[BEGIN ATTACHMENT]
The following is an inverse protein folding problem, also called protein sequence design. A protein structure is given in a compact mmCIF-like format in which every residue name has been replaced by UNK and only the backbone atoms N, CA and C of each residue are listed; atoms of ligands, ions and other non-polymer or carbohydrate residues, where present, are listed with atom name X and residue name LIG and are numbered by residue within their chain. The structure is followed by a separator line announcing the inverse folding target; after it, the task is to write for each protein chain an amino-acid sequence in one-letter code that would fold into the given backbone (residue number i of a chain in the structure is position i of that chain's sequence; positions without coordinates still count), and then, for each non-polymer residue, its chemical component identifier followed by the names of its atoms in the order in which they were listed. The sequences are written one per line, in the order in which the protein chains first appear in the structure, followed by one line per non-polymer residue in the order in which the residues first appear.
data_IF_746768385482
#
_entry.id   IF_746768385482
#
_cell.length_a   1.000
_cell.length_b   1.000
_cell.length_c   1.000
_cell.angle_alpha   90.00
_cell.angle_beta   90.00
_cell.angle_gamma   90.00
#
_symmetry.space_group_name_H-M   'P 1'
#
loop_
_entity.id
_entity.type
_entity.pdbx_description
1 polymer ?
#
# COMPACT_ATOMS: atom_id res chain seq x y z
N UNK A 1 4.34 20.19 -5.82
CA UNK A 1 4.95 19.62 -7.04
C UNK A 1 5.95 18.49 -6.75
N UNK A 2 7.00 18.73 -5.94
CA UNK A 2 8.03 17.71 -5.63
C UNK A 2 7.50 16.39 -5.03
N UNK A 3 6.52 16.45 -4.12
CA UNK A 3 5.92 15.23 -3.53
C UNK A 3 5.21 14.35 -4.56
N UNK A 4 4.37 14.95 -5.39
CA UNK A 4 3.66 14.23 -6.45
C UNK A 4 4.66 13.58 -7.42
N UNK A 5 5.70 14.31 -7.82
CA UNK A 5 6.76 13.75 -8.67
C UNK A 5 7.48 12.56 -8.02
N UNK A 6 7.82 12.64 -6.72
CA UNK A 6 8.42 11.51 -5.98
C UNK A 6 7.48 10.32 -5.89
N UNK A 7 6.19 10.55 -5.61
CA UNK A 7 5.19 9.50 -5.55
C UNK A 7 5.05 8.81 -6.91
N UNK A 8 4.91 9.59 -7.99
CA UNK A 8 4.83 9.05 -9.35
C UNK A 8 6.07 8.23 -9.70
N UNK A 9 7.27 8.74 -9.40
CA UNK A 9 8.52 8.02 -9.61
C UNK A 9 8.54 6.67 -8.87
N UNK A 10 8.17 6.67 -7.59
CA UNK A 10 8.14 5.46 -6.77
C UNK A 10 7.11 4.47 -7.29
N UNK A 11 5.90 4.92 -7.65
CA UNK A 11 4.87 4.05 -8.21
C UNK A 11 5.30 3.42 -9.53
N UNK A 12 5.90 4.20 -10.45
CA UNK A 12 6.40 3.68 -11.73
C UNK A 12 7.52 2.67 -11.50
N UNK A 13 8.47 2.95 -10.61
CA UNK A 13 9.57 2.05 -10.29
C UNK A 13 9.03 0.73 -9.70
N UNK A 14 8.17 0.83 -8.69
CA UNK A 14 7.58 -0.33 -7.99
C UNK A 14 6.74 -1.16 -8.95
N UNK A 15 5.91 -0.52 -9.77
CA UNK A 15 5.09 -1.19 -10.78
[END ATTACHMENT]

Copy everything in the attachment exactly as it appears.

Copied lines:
The following is an inverse protein folding problem, also called protein sequence design. A protein structure is given in a compact mmCIF-like format in which every residue name has been replaced by UNK and only the backbone atoms N, CA and C of each residue are listed; atoms of ligands, ions and other non-polymer or carbohydrate residues, where present, are listed with atom name X and residue name LIG and are numbered by residue within their chain. The structure is followed by a separator line announcing the inverse folding target; after it, the task is to write for each protein chain an amino-acid sequence in one-letter code that would fold into the given backbone (residue number i of a chain in the structure is position i of that chain's sequence; positions without coordinates still count), and then, for each non-polymer residue, its chemical component identifier followed by the names of its atoms in the order in which they were listed. The sequences are written one per line, in the order in which the protein chains first appear in the structure, followed by one line per non-polymer residue in the order in which the residues first appear.
data_IF_746768385482
#
_entry.id   IF_746768385482
#
_cell.length_a   1.000
_cell.length_b   1.000
_cell.length_c   1.000
_cell.angle_alpha   90.00
_cell.angle_beta   90.00
_cell.angle_gamma   90.00
#
_symmetry.space_group_name_H-M   'P 1'
#
loop_
_entity.id
_entity.type
_entity.pdbx_description
1 polymer ?
#
# COMPACT_ATOMS: atom_id res chain seq x y z
N UNK A 1 4.34 20.19 -5.82
CA UNK A 1 4.95 19.62 -7.04
C UNK A 1 5.95 18.49 -6.75
N UNK A 2 7.00 18.73 -5.94
CA UNK A 2 8.03 17.71 -5.63
C UNK A 2 7.50 16.39 -5.03
N UNK A 3 6.52 16.45 -4.12
CA UNK A 3 5.92 15.23 -3.53
C UNK A 3 5.21 14.35 -4.56
N UNK A 4 4.37 14.95 -5.39
CA UNK A 4 3.66 14.23 -6.45
C UNK A 4 4.66 13.58 -7.42
N UNK A 5 5.70 14.31 -7.82
CA UNK A 5 6.76 13.75 -8.67
C UNK A 5 7.48 12.56 -8.02
N UNK A 6 7.82 12.64 -6.72
CA UNK A 6 8.42 11.51 -5.98
C UNK A 6 7.48 10.32 -5.89
N UNK A 7 6.19 10.55 -5.61
CA UNK A 7 5.19 9.50 -5.55
C UNK A 7 5.05 8.81 -6.91
N UNK A 8 4.91 9.59 -7.99
CA UNK A 8 4.83 9.05 -9.35
C UNK A 8 6.07 8.23 -9.70
N UNK A 9 7.27 8.74 -9.40
CA UNK A 9 8.52 8.02 -9.61
C UNK A 9 8.54 6.67 -8.87
N UNK A 10 8.17 6.67 -7.59
CA UNK A 10 8.14 5.46 -6.77
C UNK A 10 7.11 4.47 -7.29
N UNK A 11 5.90 4.92 -7.65
CA UNK A 11 4.87 4.05 -8.21
C UNK A 11 5.30 3.42 -9.53
N UNK A 12 5.90 4.20 -10.45
CA UNK A 12 6.40 3.68 -11.73
C UNK A 12 7.52 2.67 -11.50
N UNK A 13 8.47 2.95 -10.61
CA UNK A 13 9.57 2.05 -10.29
C UNK A 13 9.03 0.73 -9.70
N UNK A 14 8.17 0.83 -8.69
CA UNK A 14 7.58 -0.33 -7.99
C UNK A 14 6.74 -1.16 -8.95
N UNK A 15 5.91 -0.52 -9.77
CA UNK A 15 5.09 -1.19 -10.78